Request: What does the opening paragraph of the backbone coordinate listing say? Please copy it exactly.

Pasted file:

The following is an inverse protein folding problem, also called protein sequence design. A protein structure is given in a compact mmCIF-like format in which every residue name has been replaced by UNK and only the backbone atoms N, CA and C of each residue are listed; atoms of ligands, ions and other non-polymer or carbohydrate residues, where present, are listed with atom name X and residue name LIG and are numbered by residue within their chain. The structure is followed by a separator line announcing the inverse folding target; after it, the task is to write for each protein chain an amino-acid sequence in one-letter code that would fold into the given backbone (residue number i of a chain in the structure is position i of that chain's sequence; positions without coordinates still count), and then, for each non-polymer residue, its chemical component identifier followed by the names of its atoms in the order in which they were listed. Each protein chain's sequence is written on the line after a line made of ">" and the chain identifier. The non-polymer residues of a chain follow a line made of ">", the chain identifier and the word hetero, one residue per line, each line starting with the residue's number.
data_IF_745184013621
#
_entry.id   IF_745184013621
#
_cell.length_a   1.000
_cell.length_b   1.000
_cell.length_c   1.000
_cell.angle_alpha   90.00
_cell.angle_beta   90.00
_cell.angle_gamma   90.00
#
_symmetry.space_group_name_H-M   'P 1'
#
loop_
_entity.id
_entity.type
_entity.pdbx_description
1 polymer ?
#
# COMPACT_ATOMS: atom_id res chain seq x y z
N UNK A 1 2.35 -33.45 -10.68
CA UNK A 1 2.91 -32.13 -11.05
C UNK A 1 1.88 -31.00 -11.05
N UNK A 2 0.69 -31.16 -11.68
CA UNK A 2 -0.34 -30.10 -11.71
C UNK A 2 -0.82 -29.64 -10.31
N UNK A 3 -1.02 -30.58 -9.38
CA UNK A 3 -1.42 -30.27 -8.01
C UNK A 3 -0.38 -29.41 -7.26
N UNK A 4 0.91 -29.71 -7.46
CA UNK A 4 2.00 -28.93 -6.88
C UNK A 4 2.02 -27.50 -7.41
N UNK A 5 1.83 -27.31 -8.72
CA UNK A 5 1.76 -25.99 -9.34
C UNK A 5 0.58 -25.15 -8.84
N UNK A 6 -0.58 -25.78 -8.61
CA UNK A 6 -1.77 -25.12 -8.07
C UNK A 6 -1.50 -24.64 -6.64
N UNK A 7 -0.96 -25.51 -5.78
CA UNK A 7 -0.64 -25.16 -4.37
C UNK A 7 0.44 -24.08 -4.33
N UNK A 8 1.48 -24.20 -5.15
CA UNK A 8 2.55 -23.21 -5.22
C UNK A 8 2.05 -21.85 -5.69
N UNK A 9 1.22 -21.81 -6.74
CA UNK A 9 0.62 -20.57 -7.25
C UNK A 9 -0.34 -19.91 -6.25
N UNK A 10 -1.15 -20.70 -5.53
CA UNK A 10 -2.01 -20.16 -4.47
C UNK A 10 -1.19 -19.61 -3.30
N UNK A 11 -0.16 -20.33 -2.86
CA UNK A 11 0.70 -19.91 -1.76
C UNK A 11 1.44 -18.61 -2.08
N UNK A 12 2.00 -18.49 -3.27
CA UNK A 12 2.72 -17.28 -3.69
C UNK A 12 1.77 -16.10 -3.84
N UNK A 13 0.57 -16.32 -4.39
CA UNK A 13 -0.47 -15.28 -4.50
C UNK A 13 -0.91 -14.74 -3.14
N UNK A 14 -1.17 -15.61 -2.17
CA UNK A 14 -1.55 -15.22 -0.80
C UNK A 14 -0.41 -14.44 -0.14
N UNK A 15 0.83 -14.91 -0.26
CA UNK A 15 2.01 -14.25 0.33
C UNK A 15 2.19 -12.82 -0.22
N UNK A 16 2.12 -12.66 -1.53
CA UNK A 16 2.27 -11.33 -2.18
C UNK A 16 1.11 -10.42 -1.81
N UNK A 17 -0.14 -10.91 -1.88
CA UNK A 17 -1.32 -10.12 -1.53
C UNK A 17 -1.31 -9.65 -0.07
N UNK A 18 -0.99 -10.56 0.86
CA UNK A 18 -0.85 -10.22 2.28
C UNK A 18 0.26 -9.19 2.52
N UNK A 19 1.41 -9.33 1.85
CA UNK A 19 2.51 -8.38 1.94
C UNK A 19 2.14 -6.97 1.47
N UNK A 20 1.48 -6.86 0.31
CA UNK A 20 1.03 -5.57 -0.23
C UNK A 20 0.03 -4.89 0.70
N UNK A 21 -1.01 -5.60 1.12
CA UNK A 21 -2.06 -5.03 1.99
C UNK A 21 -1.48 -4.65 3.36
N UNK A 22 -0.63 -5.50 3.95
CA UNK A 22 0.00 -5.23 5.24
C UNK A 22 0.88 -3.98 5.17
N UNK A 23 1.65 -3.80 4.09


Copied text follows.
The following is an inverse protein folding problem, also called protein sequence design. A protein structure is given in a compact mmCIF-like format in which every residue name has been replaced by UNK and only the backbone atoms N, CA and C of each residue are listed; atoms of ligands, ions and other non-polymer or carbohydrate residues, where present, are listed with atom name X and residue name LIG and are numbered by residue within their chain. The structure is followed by a separator line announcing the inverse folding target; after it, the task is to write for each protein chain an amino-acid sequence in one-letter code that would fold into the given backbone (residue number i of a chain in the structure is position i of that chain's sequence; positions without coordinates still count), and then, for each non-polymer residue, its chemical component identifier followed by the names of its atoms in the order in which they were listed. Each protein chain's sequence is written on the line after a line made of ">" and the chain identifier. The non-polymer residues of a chain follow a line made of ">", the chain identifier and the word hetero, one residue per line, each line starting with the residue's number.